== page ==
Lines opening up in war for savers

Safeway has joined the battle with a high-interest 'tele-bank' account. Steve Lodge reports
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The Independent Online
IT'S GOOD to talk - for savers. Safeway, the supermarket, tomorrow becomes the latest institution to launch a telephone-operated savings account that combines high interest rates with convenient access. It follows a similar move last week by the Halifax; together, these launches promise to open yet further fronts in what is proving an increasingly rewarding war for savers.

Safeway's new Direct Savings Account pays 6.75 per cent on pounds 500, 7.3 per cent on pounds 1,000 and 7.4 per cent on pounds 2,500: rates that beat pretty much anything else available on such levels of "instant access" savings. Halifax is paying from 7.3 per cent, although the minimum balance on its new Premium Savings Direct account is pounds 10,000.

Neither account requires any notice on withdrawals, but it effectively takes two or three working days to get hold of your money. Both are run via the telephone and withdrawals are made by transferring money electronically into a normal bank account.

The Safeway account has wider appeal given that it can be opened with as little as pounds 50 and its excellent rates on "normal" savings levels. The high minimum balance on the Halifax account and its limit of two withdrawals a year will make it unsuitable for many savers. But the Halifax move is noteworthy in that the recently-converted bank is also the UK's biggest provider of traditional branch-based savings accounts, which will continue, but which offer noticeably lower rates. Telephone and other new-style accounts are increasingly putting branch-based deals and even many postal accounts into the shade. Even with so-called instant access postal accounts it takes a week or more actually to encash funds.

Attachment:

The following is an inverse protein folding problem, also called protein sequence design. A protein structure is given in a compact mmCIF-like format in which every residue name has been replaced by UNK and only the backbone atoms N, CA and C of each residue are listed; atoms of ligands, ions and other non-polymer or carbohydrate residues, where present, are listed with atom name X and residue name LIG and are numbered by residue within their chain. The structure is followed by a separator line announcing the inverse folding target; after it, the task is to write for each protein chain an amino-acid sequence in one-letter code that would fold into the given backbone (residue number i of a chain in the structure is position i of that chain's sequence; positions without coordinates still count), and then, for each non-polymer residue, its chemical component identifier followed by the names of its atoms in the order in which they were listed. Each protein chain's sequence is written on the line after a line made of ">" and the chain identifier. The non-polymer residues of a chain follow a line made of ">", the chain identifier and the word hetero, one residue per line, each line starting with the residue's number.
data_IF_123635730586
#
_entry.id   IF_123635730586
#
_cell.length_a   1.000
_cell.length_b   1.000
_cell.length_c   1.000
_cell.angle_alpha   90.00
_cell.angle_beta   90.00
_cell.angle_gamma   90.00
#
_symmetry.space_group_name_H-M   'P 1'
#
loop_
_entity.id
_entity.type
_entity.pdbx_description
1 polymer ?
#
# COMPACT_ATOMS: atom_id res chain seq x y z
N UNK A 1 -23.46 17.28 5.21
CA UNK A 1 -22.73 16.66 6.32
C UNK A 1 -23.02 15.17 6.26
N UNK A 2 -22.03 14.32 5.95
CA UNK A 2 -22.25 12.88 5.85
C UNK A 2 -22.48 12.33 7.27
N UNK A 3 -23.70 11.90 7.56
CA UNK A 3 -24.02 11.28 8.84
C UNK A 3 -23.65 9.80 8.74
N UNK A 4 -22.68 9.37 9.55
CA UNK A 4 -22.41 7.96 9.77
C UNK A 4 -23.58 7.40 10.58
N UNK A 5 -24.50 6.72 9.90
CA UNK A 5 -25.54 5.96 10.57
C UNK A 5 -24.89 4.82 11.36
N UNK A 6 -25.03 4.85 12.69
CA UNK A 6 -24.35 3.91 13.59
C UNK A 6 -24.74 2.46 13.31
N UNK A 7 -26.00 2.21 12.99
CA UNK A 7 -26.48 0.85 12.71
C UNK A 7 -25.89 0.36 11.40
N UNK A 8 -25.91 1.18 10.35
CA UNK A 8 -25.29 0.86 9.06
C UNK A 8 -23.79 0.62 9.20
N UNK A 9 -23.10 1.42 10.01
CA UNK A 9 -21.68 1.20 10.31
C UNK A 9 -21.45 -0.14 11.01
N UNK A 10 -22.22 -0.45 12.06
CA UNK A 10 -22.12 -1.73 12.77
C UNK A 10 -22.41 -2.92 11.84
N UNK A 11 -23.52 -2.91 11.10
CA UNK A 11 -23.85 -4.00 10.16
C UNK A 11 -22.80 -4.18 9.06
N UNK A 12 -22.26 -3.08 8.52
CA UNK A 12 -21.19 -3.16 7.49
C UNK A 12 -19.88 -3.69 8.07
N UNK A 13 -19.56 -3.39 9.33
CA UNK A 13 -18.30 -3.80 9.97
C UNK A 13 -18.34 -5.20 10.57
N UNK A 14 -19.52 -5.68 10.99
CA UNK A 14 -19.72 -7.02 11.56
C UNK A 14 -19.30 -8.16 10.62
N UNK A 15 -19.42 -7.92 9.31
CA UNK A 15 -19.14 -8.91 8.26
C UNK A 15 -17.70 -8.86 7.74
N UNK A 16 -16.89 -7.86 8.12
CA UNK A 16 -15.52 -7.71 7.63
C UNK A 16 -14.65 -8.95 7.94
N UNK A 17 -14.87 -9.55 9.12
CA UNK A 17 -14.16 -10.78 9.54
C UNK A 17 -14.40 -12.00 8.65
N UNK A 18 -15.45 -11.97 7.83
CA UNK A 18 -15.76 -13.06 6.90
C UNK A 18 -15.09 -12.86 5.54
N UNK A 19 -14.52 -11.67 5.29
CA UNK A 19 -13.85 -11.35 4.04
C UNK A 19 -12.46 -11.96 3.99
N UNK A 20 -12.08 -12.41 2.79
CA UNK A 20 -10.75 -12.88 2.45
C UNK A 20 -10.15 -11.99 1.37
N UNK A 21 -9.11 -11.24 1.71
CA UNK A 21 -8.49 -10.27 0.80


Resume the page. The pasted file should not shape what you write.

As well as this kind of "tele-bank" offer, supermarkets such as Tesco and Sainsbury's offer competitive accounts operable via a combination of phone, cashpoint and shop till.

Even the remaining building societies, which claim to be able to offer better rates than non-mutual savings institutions, appear to be unable to keep up with the new accounts. Nationwide last week raised rates on its InvestDirect postal account very slightly, but the society says it has "no immediate plans" to allow telephone operation of the account. Savers can make cashpoint withdrawals but these cost 50p a time. And new savers are required to sign a waiver of their rights to any windfall should the society convert into a bank, although there is some doubt that this would be legally enforceable.

The attractions of the accounts are highlighted by the general narrowing of the interest-rate differential between instant access and longer-term deposits. Because interest rates generally have been rising but are expected to fall again, savers are being offered a diminishing interest rate benefit for tying up money in fixed-rate bonds or longer-term notice accounts. Best buy savings rates of 8 per cent-plus are set to become more widespread, and tele-bank and other new-style accounts may well be among them.

q Contacts: Safeway, 0800 995 995; Halifax, 0345 26 36 46; Standard Life, 0345 555657; C&G, 0800 742437; Tesco, 0345 10 40 10; Sainsbury's 0500 40 50 60; Direct Line Financial Services, 0181-667 1121; Nationwide BS, 0500 30 20 10; Alliance & Leicester, 0845 608 8860; Coventry BS, 0345 66 55 22.


Tele-bank and new-style 'instant access' savings accounts ...

Account Interest rate Savings required

rate (%gross)

Safeway Direct Savings 7.4 pounds 2,500 (7.3%

on pounds 1,000)

Halifax Premium Savings Direct 7.3 pounds 10,000

Standard Life Direct Access 6.9 pounds 1,000 (7.26% on pounds 10,000)

C&G Instant Transfer 7.25 pounds 1,000

Tesco Savings 6.5 pounds 1+

Sainsbury's Instant Access Saving 6.5 pounds 1+

Direct Line Instant Savings 5.8 pounds 1

Nationwide BS InvestDirect 6.8 pounds 1 (6.95% on pounds 10,000)

Alliance & Leicester First Class 7.5 pounds 10,000

Coventry BS First Instant Postal 7.2 pounds 5,000

Source: Moneyfacts